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Phillip B. Chilson, Tian-You Yu, Richard G. Strauch, Andreas Muschinski, and Robert D. Palmer

Abstract

The available range resolution of pulsed radar wind profilers is usually limited by bandwidth restrictions. Range imaging (RIM) has recently been developed as a means of mitigating these limitations by operating the wind profilers over a small set of distinct transmitter frequencies. A constrained optimization method can then be used to generate high-resolution maps of the reflectivity field as a function of range. This paper presents a description of how the RIM technique has been recently implemented on the Platteville 915-MHz tropospheric profiler, the first such implementation at UHF. Examples of data collected during a two-part experiment on 10 April 2001 using the Platteville 915-MHz tropospheric profiler are presented. In the first part, an intercomparison was made involving measurements from RIM and standard radar techniques. It is shown that available frequency bandwidth can be very effectively utilized through the RIM processing. In the second part of the experiment, RIM was applied to radar observations collected with a short (0.5 µs) transmit pulse. The resulting data include observations of a thin, persistent scattering layer attributed to a subsidence inversion and billows from a Kelvin–Helmholtz instability. Estimates of the width of the layer were found to be as small as 12 m.

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Andreas Muschinski, Phillip B. Chilson, Stefan Kern, Jost Nielinger, Gerhard Schmidt, and Thomas Prenosil

Abstract

The spatiotemporal distribution of the vertical velocity at synoptic and subsynoptic scales is key to the patterns of weather and climate on earth. On these scales, the vertical velocity is on the order of one to a few centimeters per second, typically about three orders of magnitude smaller than typical horizontal wind velocities. Because of the smallness of large-scale vertical velocities relative to typical horizontal velocities, a direct observation of the large-scale vertical air velocity is extremely difficult.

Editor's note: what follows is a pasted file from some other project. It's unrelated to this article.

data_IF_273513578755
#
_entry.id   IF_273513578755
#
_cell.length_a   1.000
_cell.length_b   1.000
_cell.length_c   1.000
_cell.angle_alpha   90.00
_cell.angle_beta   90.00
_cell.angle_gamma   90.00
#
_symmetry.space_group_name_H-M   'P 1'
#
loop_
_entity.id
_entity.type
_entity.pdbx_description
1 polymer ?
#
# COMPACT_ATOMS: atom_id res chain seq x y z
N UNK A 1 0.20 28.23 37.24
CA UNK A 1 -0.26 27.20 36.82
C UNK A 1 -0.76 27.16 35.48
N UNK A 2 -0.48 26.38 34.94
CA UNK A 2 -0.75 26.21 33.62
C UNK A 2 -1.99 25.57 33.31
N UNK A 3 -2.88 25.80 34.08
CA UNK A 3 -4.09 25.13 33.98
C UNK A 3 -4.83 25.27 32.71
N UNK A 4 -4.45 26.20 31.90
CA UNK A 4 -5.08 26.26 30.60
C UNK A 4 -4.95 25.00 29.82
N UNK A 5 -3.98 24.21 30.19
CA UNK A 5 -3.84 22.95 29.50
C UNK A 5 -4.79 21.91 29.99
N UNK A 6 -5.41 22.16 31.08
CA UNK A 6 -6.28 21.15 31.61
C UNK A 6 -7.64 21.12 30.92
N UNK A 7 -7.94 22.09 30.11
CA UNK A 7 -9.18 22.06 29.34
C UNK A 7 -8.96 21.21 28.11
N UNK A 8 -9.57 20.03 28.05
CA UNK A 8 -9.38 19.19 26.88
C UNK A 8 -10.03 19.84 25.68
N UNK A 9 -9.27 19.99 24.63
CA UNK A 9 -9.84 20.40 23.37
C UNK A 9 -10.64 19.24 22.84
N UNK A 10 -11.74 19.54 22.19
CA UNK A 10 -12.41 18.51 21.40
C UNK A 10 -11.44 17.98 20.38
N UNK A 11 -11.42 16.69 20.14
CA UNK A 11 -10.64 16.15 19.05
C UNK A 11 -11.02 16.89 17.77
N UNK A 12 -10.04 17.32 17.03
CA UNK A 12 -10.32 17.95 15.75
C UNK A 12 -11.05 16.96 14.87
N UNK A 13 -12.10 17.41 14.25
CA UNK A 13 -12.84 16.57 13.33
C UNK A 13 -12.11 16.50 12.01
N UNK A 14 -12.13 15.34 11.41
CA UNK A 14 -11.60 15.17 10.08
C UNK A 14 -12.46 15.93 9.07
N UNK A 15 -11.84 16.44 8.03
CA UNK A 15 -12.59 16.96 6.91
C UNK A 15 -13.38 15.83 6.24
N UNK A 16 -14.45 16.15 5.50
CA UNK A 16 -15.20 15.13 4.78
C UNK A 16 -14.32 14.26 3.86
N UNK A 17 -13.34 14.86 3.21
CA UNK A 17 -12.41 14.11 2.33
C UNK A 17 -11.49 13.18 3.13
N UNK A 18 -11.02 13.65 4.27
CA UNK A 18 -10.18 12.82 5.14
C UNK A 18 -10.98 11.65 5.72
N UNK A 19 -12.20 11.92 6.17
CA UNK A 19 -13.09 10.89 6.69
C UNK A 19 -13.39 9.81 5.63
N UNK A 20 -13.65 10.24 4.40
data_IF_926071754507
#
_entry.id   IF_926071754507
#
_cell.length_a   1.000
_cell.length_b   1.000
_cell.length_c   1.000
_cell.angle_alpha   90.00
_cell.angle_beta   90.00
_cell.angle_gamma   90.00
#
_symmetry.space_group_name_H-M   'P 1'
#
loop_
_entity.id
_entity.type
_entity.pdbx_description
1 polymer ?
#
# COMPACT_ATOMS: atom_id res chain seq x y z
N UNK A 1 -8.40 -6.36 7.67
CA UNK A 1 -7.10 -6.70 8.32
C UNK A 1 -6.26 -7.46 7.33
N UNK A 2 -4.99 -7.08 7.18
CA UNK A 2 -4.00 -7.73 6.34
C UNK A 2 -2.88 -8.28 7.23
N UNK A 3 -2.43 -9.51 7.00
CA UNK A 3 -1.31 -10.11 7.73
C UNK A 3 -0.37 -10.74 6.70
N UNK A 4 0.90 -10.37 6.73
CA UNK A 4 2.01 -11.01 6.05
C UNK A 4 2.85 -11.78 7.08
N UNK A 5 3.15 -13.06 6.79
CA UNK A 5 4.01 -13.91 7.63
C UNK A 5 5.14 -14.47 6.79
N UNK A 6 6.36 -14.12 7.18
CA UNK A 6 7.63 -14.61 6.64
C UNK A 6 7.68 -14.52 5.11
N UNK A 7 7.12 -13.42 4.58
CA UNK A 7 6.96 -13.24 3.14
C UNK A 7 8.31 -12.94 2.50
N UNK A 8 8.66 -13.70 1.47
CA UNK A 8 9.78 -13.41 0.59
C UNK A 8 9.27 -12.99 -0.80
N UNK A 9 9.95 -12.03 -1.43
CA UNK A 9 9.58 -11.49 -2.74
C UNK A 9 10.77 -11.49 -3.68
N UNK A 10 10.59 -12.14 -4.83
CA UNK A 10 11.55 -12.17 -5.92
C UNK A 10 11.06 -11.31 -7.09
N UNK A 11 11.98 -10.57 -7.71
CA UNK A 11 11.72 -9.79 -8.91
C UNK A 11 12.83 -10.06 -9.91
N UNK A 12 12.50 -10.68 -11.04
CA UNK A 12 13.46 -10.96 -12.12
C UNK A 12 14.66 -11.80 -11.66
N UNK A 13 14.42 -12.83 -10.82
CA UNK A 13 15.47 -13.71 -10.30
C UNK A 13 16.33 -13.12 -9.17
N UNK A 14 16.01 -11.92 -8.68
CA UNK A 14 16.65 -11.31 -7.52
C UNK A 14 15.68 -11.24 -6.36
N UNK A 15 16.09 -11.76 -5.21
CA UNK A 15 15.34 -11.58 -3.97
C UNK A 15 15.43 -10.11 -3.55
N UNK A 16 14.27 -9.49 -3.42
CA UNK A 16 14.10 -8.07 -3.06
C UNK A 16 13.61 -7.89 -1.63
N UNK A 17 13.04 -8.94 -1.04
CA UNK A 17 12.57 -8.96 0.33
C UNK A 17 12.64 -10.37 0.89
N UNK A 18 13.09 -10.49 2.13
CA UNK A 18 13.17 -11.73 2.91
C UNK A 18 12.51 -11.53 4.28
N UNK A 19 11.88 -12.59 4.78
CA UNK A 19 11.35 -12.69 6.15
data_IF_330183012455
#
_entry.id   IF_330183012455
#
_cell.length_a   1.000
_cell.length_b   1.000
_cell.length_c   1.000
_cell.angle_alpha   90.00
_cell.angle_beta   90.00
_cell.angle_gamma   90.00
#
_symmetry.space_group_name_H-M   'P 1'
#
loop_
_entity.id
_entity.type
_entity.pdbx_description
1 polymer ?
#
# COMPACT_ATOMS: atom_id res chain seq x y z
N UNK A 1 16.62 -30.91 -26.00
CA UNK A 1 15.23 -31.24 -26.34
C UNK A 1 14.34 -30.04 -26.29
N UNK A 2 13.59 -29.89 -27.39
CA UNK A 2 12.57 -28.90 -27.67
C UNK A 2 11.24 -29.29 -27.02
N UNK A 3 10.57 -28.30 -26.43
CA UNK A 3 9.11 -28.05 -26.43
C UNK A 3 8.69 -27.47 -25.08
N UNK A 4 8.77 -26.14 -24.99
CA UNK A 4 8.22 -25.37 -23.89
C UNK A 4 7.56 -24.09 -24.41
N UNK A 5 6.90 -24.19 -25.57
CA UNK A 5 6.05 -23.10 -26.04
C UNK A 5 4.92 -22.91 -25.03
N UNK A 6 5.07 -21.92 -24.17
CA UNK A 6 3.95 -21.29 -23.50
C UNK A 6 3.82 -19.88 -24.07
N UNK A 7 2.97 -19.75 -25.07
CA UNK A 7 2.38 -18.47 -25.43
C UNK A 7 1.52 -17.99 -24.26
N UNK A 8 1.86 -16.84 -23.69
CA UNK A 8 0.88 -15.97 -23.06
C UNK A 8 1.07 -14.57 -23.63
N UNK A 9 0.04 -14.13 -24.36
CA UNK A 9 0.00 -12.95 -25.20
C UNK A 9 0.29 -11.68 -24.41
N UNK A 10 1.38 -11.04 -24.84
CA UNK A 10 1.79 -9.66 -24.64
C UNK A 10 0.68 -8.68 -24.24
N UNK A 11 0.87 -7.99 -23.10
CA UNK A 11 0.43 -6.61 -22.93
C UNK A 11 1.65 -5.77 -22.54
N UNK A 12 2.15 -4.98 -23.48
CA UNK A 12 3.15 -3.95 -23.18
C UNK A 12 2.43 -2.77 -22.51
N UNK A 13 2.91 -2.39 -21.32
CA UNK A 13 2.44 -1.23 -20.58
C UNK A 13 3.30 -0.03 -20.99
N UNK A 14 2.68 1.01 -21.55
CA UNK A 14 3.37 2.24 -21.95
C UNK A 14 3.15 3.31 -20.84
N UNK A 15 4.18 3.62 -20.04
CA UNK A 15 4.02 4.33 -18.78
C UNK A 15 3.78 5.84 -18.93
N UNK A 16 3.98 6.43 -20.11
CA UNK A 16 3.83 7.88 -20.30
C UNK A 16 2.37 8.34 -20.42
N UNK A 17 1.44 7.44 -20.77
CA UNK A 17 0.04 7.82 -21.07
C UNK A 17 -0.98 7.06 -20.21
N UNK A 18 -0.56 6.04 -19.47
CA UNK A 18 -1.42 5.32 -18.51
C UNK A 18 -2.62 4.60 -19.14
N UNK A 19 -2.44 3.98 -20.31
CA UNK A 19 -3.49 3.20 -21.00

In a case study on observational material obtained during a 68-h experiment using the SOUSY very high frequency (VHF) radar in the Harz Mountains in Germany, the authors present the first intercomparison between three different sources of physical information that can provide large-scale vertical wind velocities: (i) the Doppler shifts observed with a vertically pointing VHF radar; (ii) the rates of change of the altitudes of refractive-index discontinuities as identified with frequency-domain interferometry (FDI), which is still a relatively unexplored technique in meteorology; and (iii) the output of a regional numerical weather prediction model (NWPM), which has been set up to model the meteorological situation during the observational period.

There are several phenomena that have been known to possibly cause significant biases in mean vertical velocities retrieved from the Doppler shifts measured with vertically pointing clear-air VHF radars: (i) stationary or nonstationary gravity waves with vertical-velocity amplitudes up to the order of 1 m s−1; (ii) stationary or horizontally advected tilted refractive-index discontinuities that are aspect sensitive in the VHF regime; and (iii) a correlation between the radar-reflectivity fluctuations and the vertical-velocity fluctuations within a vertically propagating gravity wave.